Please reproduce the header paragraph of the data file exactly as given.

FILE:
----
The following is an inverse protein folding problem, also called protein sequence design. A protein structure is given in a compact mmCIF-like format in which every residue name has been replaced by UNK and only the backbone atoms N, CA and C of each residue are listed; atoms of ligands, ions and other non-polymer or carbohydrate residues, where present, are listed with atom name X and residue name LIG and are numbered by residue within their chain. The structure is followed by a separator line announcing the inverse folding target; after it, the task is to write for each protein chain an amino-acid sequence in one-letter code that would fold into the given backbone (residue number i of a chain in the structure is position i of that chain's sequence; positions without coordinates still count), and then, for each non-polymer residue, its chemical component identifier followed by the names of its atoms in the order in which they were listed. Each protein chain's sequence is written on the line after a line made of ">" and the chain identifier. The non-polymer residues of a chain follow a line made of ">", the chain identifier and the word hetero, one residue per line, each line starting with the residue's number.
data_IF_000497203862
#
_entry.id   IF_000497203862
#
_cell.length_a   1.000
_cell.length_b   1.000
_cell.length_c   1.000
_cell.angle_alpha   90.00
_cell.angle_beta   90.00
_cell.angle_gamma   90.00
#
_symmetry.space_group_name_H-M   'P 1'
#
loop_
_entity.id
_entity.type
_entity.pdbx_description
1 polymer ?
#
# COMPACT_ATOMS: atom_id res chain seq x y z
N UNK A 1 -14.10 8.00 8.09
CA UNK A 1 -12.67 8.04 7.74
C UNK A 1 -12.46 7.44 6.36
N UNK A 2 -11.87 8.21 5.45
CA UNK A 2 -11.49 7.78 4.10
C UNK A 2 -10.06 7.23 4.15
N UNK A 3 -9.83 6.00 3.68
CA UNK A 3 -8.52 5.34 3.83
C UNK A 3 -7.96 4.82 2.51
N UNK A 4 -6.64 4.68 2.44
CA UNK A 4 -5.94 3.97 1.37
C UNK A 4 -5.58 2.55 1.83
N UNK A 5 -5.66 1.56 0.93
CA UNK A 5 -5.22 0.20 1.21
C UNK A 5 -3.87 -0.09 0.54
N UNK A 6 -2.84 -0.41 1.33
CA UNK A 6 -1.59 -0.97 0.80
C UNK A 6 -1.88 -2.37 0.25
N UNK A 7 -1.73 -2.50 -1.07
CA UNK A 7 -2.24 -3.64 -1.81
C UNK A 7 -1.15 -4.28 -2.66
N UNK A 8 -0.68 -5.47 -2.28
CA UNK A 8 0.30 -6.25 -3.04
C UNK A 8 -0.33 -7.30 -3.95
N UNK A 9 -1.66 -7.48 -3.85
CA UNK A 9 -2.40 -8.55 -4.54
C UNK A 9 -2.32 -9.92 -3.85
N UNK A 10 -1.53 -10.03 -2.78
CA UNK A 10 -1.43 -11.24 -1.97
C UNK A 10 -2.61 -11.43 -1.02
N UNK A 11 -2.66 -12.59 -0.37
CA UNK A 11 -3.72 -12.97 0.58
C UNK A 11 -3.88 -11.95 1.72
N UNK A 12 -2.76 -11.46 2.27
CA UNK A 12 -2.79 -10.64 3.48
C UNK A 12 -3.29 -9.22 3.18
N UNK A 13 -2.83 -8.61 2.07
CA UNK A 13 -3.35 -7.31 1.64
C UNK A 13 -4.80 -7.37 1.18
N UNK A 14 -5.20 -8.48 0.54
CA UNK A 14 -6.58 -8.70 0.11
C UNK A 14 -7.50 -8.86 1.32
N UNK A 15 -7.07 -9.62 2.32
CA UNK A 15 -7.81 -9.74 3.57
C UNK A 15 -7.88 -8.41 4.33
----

The following is an inverse protein folding problem, also called protein sequence design. A protein structure is given in a compact mmCIF-like format in which every residue name has been replaced by UNK and only the backbone atoms N, CA and C of each residue are listed; atoms of ligands, ions and other non-polymer or carbohydrate residues, where present, are listed with atom name X and residue name LIG and are numbered by residue within their chain. The structure is followed by a separator line announcing the inverse folding target; after it, the task is to write for each protein chain an amino-acid sequence in one-letter code that would fold into the given backbone (residue number i of a chain in the structure is position i of that chain's sequence; positions without coordinates still count), and then, for each non-polymer residue, its chemical component identifier followed by the names of its atoms in the order in which they were listed. Each protein chain's sequence is written on the line after a line made of ">" and the chain identifier. The non-polymer residues of a chain follow a line made of ">", the chain identifier and the word hetero, one residue per line, each line starting with the residue's number.